A practical limitation of the described device is that it is not capable of stable operation to DC but rather is a dynamic device capable of accurate measurements of change of voltage. This lack of DC measurement capability can be circumvented if it is possible to periodically scan a surface of known potential. A DC restorer can thus be employed to reference all known voltages to this known voltage.

Consider the case, for example, where all measurements to be made are of only one polarity and the probe periodically scans a grounded surface. With reference to FIG. 2a, voltage follower A2 has a closed loop gain of O.9999 and its input resistor R1 is 10 ohms. Resistor R1 is bootstrapped by capacitor CI (0.1 uf.) and resistor R2 10 ohms) thus markedly increasing the effective value of resistor R1 in the useful frequency spectrum.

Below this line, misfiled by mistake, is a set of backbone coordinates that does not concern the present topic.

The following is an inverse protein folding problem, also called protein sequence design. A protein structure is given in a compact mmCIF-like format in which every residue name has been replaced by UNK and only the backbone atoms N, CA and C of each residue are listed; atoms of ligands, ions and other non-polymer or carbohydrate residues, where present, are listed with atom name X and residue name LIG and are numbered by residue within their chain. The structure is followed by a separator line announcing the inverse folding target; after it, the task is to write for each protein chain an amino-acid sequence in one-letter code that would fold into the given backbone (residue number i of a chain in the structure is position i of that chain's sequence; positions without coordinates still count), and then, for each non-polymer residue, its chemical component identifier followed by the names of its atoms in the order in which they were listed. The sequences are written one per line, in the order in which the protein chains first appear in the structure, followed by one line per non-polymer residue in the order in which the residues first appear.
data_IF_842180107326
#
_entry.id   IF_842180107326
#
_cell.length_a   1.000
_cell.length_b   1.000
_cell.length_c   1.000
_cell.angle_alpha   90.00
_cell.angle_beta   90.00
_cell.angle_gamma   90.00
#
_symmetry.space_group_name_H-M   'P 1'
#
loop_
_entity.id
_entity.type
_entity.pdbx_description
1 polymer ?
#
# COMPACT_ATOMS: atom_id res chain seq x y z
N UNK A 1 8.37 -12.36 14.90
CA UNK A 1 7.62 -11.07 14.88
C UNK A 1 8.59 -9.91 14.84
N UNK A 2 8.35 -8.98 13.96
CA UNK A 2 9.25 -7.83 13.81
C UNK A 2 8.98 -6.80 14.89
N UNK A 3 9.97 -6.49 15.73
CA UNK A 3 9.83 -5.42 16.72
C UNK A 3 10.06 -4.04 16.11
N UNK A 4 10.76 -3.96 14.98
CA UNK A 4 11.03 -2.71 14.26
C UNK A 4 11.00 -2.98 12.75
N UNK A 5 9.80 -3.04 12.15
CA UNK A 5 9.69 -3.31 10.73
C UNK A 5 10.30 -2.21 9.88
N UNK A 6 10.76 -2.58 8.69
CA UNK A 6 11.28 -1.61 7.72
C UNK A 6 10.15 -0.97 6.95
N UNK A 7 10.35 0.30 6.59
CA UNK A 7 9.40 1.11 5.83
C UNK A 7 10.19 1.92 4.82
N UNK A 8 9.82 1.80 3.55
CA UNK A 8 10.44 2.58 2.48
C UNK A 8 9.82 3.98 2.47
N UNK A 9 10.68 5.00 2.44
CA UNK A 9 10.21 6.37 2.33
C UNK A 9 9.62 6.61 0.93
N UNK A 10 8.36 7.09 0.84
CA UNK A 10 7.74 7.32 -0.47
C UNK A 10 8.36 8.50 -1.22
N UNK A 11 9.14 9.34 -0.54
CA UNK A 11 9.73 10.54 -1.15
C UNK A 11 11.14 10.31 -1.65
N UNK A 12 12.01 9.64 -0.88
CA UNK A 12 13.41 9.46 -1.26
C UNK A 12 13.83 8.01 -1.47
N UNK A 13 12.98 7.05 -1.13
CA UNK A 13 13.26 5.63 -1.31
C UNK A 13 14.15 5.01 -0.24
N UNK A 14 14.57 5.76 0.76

All input wiring is shielded and the shield is driven by the amplifier output as shown. The input electrode thus has coupling capacitance to the surface of drum 2 under test but negligible capacitance otherwise because all stray capacitance is minimized by feedback via the driven shield. The surface of drum 2 is assumed to be uniformly positively charged, except for the grounded band portion.